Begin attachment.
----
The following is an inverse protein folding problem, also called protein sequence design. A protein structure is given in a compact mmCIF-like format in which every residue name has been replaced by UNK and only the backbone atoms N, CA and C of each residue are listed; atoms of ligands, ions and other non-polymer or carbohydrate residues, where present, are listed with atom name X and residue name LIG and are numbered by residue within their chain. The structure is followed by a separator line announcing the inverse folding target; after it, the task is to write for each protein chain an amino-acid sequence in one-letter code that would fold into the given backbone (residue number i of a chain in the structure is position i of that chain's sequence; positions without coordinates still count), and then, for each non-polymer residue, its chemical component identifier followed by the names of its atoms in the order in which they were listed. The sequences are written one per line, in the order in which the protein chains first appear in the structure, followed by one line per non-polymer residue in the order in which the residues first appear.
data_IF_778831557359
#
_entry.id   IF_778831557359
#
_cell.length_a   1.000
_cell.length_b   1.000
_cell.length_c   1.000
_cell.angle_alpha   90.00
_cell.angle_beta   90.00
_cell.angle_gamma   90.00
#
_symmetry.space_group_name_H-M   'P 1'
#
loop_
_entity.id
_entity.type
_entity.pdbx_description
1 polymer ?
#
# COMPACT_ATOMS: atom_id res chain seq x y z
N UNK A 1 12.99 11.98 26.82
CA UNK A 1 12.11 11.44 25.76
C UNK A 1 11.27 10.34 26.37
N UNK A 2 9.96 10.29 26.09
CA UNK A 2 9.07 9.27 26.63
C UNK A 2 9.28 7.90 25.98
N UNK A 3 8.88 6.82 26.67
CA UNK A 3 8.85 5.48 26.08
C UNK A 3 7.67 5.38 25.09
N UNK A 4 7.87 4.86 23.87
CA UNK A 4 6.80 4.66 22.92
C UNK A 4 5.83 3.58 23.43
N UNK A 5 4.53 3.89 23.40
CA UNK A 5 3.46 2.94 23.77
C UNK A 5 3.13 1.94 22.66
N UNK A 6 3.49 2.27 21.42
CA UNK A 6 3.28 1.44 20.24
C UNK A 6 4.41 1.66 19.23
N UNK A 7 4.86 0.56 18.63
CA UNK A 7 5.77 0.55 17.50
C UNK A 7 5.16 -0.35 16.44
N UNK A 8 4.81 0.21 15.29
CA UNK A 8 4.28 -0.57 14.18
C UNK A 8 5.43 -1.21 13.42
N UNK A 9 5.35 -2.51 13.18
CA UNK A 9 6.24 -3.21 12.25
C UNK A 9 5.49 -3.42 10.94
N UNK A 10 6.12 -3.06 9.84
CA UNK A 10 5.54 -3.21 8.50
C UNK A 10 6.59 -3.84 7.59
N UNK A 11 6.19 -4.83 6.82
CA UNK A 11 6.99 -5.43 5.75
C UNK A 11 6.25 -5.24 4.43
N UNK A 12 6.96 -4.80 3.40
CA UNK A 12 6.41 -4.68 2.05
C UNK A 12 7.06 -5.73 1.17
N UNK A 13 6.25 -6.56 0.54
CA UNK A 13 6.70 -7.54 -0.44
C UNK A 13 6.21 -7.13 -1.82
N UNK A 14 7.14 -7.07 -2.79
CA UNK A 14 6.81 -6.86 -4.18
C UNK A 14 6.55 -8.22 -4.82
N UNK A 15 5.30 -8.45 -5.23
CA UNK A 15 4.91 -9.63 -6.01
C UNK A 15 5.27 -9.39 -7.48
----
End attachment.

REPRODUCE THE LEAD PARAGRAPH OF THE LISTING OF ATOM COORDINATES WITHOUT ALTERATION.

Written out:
The following is an inverse protein folding problem, also called protein sequence design. A protein structure is given in a compact mmCIF-like format in which every residue name has been replaced by UNK and only the backbone atoms N, CA and C of each residue are listed; atoms of ligands, ions and other non-polymer or carbohydrate residues, where present, are listed with atom name X and residue name LIG and are numbered by residue within their chain. The structure is followed by a separator line announcing the inverse folding target; after it, the task is to write for each protein chain an amino-acid sequence in one-letter code that would fold into the given backbone (residue number i of a chain in the structure is position i of that chain's sequence; positions without coordinates still count), and then, for each non-polymer residue, its chemical component identifier followed by the names of its atoms in the order in which they were listed. The sequences are written one per line, in the order in which the protein chains first appear in the structure, followed by one line per non-polymer residue in the order in which the residues first appear.